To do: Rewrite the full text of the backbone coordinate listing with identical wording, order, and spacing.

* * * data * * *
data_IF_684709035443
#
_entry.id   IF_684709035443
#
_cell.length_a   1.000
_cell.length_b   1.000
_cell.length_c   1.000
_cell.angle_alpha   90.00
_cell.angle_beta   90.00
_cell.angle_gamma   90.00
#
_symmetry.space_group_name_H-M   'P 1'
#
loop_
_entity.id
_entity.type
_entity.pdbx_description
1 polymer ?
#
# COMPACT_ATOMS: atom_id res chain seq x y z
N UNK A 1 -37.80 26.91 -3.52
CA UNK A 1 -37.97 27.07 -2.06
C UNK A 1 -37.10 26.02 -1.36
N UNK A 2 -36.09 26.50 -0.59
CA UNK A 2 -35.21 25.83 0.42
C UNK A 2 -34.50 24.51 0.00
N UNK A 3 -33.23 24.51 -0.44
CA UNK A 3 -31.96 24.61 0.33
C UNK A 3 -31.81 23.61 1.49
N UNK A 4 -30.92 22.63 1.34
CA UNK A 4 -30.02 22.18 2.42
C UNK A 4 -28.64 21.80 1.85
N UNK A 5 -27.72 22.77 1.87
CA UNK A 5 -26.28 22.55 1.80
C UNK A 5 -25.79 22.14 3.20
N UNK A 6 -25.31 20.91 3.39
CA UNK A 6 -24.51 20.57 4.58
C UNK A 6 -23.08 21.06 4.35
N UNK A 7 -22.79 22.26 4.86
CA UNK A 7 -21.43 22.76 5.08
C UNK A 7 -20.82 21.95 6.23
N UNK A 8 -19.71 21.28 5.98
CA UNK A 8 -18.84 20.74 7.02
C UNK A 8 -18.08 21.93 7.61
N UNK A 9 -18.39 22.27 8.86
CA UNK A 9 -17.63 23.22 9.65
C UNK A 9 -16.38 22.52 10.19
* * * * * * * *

data_IF_684709035443
#
_entry.id   IF_684709035443
#
_cell.length_a   1.000
_cell.length_b   1.000
_cell.length_c   1.000
_cell.angle_alpha   90.00
_cell.angle_beta   90.00
_cell.angle_gamma   90.00
#
_symmetry.space_group_name_H-M   'P 1'
#
loop_
_entity.id
_entity.type
_entity.pdbx_description
1 polymer ?
#
# COMPACT_ATOMS: atom_id res chain seq x y z
N UNK A 1 -37.80 26.91 -3.52
CA UNK A 1 -37.97 27.07 -2.06
C UNK A 1 -37.10 26.02 -1.36
N UNK A 2 -36.09 26.50 -0.59
CA UNK A 2 -35.21 25.83 0.42
C UNK A 2 -34.50 24.51 0.00
N UNK A 3 -33.23 24.51 -0.44
CA UNK A 3 -31.96 24.61 0.33
C UNK A 3 -31.81 23.61 1.49
N UNK A 4 -30.92 22.63 1.34
CA UNK A 4 -30.02 22.18 2.42
C UNK A 4 -28.64 21.80 1.85
N UNK A 5 -27.72 22.77 1.87
CA UNK A 5 -26.28 22.55 1.80
C UNK A 5 -25.79 22.14 3.20
N UNK A 6 -25.31 20.91 3.39
CA UNK A 6 -24.51 20.57 4.58
C UNK A 6 -23.08 21.06 4.35
N UNK A 7 -22.79 22.26 4.86
CA UNK A 7 -21.43 22.76 5.08
C UNK A 7 -20.82 21.95 6.23
N UNK A 8 -19.71 21.28 5.98
CA UNK A 8 -18.84 20.74 7.02
C UNK A 8 -18.08 21.93 7.61
N UNK A 9 -18.39 22.27 8.86
CA UNK A 9 -17.63 23.22 9.65
C UNK A 9 -16.38 22.52 10.19